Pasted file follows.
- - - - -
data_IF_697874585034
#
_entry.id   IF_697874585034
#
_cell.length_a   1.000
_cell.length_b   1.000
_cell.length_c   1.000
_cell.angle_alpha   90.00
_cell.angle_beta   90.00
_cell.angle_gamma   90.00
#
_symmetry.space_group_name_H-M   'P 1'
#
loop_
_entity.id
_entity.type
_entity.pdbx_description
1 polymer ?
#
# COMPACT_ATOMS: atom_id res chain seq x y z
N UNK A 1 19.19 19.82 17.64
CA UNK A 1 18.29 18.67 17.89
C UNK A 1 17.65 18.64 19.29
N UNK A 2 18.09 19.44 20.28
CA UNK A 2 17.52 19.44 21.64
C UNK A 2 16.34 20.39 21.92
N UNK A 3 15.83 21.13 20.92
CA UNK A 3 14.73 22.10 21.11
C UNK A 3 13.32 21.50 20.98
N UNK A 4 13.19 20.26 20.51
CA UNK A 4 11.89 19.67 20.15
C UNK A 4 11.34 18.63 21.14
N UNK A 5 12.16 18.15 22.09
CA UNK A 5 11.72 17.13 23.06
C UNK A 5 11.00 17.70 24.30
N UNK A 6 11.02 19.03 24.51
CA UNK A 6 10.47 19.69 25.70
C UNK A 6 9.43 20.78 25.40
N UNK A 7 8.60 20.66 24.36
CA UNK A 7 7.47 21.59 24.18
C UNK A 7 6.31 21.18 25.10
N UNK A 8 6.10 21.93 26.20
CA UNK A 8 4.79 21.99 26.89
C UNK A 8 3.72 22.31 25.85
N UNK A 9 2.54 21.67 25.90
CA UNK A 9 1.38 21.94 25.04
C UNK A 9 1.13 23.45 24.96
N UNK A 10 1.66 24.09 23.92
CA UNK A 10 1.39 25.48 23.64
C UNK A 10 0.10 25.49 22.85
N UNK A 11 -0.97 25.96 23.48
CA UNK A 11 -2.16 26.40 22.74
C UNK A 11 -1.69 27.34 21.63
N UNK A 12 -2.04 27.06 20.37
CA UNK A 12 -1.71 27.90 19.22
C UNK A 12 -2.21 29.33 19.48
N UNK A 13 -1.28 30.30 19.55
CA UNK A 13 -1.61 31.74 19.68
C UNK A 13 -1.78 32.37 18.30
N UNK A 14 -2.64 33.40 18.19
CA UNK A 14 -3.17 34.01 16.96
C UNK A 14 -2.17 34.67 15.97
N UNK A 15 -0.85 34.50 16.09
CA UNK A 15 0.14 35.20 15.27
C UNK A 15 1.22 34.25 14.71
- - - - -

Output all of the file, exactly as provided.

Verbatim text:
data_IF_697874585034
#
_entry.id   IF_697874585034
#
_cell.length_a   1.000
_cell.length_b   1.000
_cell.length_c   1.000
_cell.angle_alpha   90.00
_cell.angle_beta   90.00
_cell.angle_gamma   90.00
#
_symmetry.space_group_name_H-M   'P 1'
#
loop_
_entity.id
_entity.type
_entity.pdbx_description
1 polymer ?
#
# COMPACT_ATOMS: atom_id res chain seq x y z
N UNK A 1 19.19 19.82 17.64
CA UNK A 1 18.29 18.67 17.89
C UNK A 1 17.65 18.64 19.29
N UNK A 2 18.09 19.44 20.28
CA UNK A 2 17.52 19.44 21.64
C UNK A 2 16.34 20.39 21.92
N UNK A 3 15.83 21.13 20.92
CA UNK A 3 14.73 22.10 21.11
C UNK A 3 13.32 21.50 20.98
N UNK A 4 13.19 20.26 20.51
CA UNK A 4 11.89 19.67 20.15
C UNK A 4 11.34 18.63 21.14
N UNK A 5 12.16 18.15 22.09
CA UNK A 5 11.72 17.13 23.06
C UNK A 5 11.00 17.70 24.30
N UNK A 6 11.02 19.03 24.51
CA UNK A 6 10.47 19.69 25.70
C UNK A 6 9.43 20.78 25.40
N UNK A 7 8.60 20.66 24.36
CA UNK A 7 7.47 21.59 24.18
C UNK A 7 6.31 21.18 25.10
N UNK A 8 6.10 21.93 26.20
CA UNK A 8 4.79 21.99 26.89
C UNK A 8 3.72 22.31 25.85
N UNK A 9 2.54 21.67 25.90
CA UNK A 9 1.38 21.94 25.04
C UNK A 9 1.13 23.45 24.96
N UNK A 10 1.66 24.09 23.92
CA UNK A 10 1.39 25.48 23.64
C UNK A 10 0.10 25.49 22.85
N UNK A 11 -0.97 25.96 23.48
CA UNK A 11 -2.16 26.40 22.74
C UNK A 11 -1.69 27.34 21.63
N UNK A 12 -2.04 27.06 20.37
CA UNK A 12 -1.71 27.90 19.22
C UNK A 12 -2.21 29.33 19.48
N UNK A 13 -1.28 30.30 19.55
CA UNK A 13 -1.61 31.74 19.68
C UNK A 13 -1.78 32.37 18.30
N UNK A 14 -2.64 33.40 18.19
CA UNK A 14 -3.17 34.01 16.96
C UNK A 14 -2.17 34.67 15.97
N UNK A 15 -0.85 34.50 16.09
CA UNK A 15 0.14 35.20 15.27
C UNK A 15 1.22 34.25 14.71